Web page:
I believe that it is utterly possible to dream our future.
As a child growing up in the South Bay, my idea of “normal” meant that it was 1 or 2 in the afternoon before one could see past the end of the cul-de-sac. Years later, I understood this to be smog, but as a child this was simply normal. Not good or bad; just the way things were. It wasn’t until many years later, after the Clean Air Act of 1990 had dramatically improved our skies, that I realized the ocean was just a short vista away.
As a young adult, I volunteered for the Sierra Club and discovered my passion for environmental issues. A master’s degree and 15 years of experience in the environmental consulting arena soon followed.
The questions I’ve asked myself over those 15 years are likely the same ones we all ask: How do I change the world for the better? How do I live my life in sync with my values?
Well, I’ve recently been reminded that none of this is as easy as it looks, or as hard.
On the homefront, my partner and I recently moved into our first home together. We installed solar lights and a solar fountain. We quickly figured out that geothermal won’t work (we lack the requisite 20 feet of open ground beneath the house) and the water heater isn’t located anywhere that would allow us to heat it with a solar blanket. We have the requisite energy star washer and dryer, and both drive hybrids. We want to add solar roofs, but worry about the three layers of roof already sagging slightly.
On Saturday, we did the weekly grocery shopping. We decided to be carbon-friendly in our choice of food items. Well, we mulled over whether to buy tomatoes (none of which were born anywhere closer than Mexico), whether the beets from France were offset by the local apples, and whether to buy the frozen tilapia (ok – so we’re doing the aquaculture fish, but this fish apparently rode here all the way from Minnesota, and not of it’s own volition). We talked about what farmer’s market to go to, and if we should miss church some Sundays so as not to miss the farmer’s market.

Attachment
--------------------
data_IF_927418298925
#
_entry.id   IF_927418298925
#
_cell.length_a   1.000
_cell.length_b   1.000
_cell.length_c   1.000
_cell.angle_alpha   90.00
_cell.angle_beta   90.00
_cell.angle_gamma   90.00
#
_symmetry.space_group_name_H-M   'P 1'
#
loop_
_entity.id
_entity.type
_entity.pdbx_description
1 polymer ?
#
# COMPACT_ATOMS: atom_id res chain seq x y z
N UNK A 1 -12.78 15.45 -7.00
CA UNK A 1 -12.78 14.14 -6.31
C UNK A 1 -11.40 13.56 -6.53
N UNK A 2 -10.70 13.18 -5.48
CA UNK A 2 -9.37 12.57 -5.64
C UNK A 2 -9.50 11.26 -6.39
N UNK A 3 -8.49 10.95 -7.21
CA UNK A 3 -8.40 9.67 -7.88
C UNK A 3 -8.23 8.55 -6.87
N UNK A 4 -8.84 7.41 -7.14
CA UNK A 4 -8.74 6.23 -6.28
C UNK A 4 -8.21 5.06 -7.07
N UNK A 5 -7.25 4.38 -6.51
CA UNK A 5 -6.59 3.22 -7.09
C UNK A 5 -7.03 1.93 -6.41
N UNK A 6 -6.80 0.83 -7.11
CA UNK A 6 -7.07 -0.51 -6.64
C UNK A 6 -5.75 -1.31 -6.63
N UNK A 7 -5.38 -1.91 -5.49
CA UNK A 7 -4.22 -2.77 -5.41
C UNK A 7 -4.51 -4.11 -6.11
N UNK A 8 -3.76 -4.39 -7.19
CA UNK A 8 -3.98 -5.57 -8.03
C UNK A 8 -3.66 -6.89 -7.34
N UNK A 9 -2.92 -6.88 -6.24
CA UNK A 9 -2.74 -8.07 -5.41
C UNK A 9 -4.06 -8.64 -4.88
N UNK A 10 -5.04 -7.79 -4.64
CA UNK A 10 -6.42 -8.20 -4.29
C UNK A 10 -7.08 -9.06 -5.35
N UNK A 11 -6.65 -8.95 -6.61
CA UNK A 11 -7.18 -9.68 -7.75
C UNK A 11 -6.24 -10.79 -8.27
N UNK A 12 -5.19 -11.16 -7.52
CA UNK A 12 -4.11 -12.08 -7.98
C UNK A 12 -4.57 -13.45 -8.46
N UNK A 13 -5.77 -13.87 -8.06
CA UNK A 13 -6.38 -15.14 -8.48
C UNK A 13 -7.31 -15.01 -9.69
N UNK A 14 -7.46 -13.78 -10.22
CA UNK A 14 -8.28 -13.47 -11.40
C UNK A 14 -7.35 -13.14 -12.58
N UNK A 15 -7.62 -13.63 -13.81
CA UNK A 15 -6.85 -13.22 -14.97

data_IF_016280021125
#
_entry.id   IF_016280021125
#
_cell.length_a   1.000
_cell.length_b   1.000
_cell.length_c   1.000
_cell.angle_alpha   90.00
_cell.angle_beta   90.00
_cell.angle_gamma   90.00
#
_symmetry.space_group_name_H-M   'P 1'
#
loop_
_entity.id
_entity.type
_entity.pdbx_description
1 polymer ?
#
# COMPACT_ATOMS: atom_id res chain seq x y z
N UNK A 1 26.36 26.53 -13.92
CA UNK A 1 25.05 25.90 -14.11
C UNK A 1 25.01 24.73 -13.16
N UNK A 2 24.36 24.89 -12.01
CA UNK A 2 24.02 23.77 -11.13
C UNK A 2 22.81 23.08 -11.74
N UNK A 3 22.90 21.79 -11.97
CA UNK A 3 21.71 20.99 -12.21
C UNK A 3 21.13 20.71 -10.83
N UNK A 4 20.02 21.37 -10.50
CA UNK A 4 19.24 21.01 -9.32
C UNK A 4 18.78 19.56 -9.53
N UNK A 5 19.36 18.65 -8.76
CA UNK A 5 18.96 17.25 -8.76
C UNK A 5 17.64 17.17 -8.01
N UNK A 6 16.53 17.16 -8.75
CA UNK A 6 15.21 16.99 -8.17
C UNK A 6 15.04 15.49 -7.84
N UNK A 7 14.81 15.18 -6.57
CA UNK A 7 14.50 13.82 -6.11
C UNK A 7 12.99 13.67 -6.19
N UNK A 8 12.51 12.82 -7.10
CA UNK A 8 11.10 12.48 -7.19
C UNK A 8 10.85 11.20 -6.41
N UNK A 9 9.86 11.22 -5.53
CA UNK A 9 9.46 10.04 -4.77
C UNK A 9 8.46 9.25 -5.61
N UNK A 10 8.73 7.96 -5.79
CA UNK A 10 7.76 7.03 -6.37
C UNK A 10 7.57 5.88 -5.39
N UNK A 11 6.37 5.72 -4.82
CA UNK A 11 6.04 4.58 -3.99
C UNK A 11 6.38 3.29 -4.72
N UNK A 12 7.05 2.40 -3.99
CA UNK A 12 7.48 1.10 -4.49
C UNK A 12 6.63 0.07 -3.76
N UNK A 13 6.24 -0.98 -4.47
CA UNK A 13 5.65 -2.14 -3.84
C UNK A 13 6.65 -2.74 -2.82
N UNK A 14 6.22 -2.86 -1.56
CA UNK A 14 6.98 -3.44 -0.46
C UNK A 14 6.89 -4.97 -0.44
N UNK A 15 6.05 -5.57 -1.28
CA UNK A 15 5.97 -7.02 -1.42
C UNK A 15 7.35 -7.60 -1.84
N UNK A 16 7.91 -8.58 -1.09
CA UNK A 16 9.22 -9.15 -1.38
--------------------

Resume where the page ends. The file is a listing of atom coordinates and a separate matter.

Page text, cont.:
I believe that all choices, all the little steps, do add up. I recently heard a story about a family in Chapel Hill, NC who is trying to lower their “carbon footprint.” Among many other steps, the family’s church gave up CARBON for lent. For this family, it meant not using the family’s dryer. Making these small changes reduced their carbon footprint by almost half.
I believe that it is never too late to save the world. I believe that damage done can be counterweighted by small actions on the part of each of us. I believe not just our earth but our very souls are fed by such positive change. I believe that small changes roll – and gain speed, like a small pebble down a large mountain, until the speed of the movement becomes impossible to ignore. I believe that we can and will save our world. This I believe.
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